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Cadillac demonstrates V2I capability with traffic siginals

Cadillac’s CTS sedan, one of the first production vehicles to contain Vehicle-to-Vehicle (V2V) communication (earlier post), has now successfully demonstrated Vehicle-to-Infrastructure (V2I) capability in Michigan. Cadillac CTS development vehicles received real-time data from traffic controllers on signal phasing and timing during successful demonstrations recently conducted in collaboration with Michigan road agencies.

V2I connects the Cadillac development vehicles to its surrounding infrastructure, allowing the vehicle to alert the driver of safety, mobility or environment-related conditions ahead.

Cadillac-V2I-Development-01

The traffic signals, located adjacent to the GM Warren Technical Center campus at the intersections of 12 Mile and 13 Mile roads, were able to send real-time data using Dedicated Short-Range Communications (DSRC) protocol to the development vehicles, which alerted the drivers of a potential red light violation at current speed. This alert helps avoid the dangerous decision to either brake abruptly or accelerate through a busy intersection.

To ensure the privacy of the driver, the vehicles do not transmit any identifying information such as VIN number, registration or MAC address, in their messages.

For example, if a connected car runs a red light, the traffic signal may be able to say someone ran a red light, but will not be able to say who or what vehicle. As for cybersecurity, firewalls and other measures are used to ensure the DSRC signals cannot be interfered with and are only exchanged between the vehicle and the infrastructure. This is similar to the encryption used on Cadillac’s V2V technology.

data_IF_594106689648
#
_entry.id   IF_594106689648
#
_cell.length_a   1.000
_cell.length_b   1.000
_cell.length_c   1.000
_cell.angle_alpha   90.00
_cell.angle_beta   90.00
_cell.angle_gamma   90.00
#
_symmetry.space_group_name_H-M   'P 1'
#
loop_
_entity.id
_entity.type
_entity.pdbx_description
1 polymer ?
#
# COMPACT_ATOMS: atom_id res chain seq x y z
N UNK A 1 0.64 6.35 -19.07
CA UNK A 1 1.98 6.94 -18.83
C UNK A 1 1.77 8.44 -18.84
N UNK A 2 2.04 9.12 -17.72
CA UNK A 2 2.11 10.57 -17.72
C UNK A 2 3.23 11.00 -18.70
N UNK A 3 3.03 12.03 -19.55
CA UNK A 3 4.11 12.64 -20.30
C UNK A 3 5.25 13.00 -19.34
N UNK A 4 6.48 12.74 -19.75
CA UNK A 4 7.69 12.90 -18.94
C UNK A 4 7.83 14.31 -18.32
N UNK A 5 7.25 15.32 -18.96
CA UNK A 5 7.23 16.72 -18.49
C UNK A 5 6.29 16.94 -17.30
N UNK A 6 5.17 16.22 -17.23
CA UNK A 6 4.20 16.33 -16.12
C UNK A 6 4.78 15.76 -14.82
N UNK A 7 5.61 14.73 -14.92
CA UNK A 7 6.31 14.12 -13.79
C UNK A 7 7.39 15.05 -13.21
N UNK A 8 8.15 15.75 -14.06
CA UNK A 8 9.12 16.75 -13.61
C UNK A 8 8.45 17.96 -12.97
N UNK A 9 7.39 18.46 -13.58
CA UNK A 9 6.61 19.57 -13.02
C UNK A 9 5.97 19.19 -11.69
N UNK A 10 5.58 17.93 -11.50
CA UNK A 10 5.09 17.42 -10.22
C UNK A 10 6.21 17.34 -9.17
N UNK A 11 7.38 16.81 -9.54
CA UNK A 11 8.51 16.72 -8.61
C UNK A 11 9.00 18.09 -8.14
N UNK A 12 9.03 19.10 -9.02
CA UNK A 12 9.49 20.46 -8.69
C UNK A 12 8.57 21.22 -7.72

The Michigan Department of Transportation, Macomb Country Department of Roads, and General Motors’ Research & Development are collaborating to showcase leadership in the connected and automated vehicle environment.

Cadillac’s V2V solution uses GPS for positioning and DSRC for communication, which can handle 1,000 messages per second from vehicles up to about 1,000 feet away. V2V-equipped vehicles create an ad hoc wireless network that allows for the transfer of information without relying on sight lines, good weather conditions or cellular coverage.

V2V is included as a standard feature on the 2017 CTS sedan in the US and Canada and complements a robust suite of available active safety features.

Comments

Lad

Cadillac would do well to produce an all electric car ASAP to save the brand; this kind of far out V2V PR does little to help the brand recover from years of poor decisions by GM. Cadillac should be tasked with leading GM into the future with a great BEV.

BTW, if GM and the other American makers don't start offering BEVs soon, it may be too late. Toyota finally saw the light and has started the transition. Even the back-marker Ford has started working in a serious way toward EVs. The internal combustion engine is obsolete so why continue to offer them in automobiles and trucks?

Arnold

Must be a TYPO?

This alert helps avoid the dangerous decision to either brake abruptly or accelerate through a busy intersection.

Traffic laws in NSW state it is an offence to accelerate on the amber caution light.
To suggest acceleration into danger is suicidal.

SJC

All the cars with sensors communicating V2V and V2I can create a good map of traffic conditions, this can help the auto assist and autonomous driving.

Aaron Turpen

Lad, your miopic view is amusing. Cadillac sales are up not just in the U.S., but globally. And have been since the recession. GM has EVs.. the Bolt, the Volt, the Spark, and the ELR to name a few. GM is also the recognized leader in fuel cell technologies and just JV'd with Honda for production.

Your statement that the ICE is "obsolete" is also hilarious. We have at least another 50 years of ICE dominance in automotive. Battery electrics currently make up about 1% of the overall market and electrified vehicles about 3-4% of it. Automotive moves in decades, not weeks.

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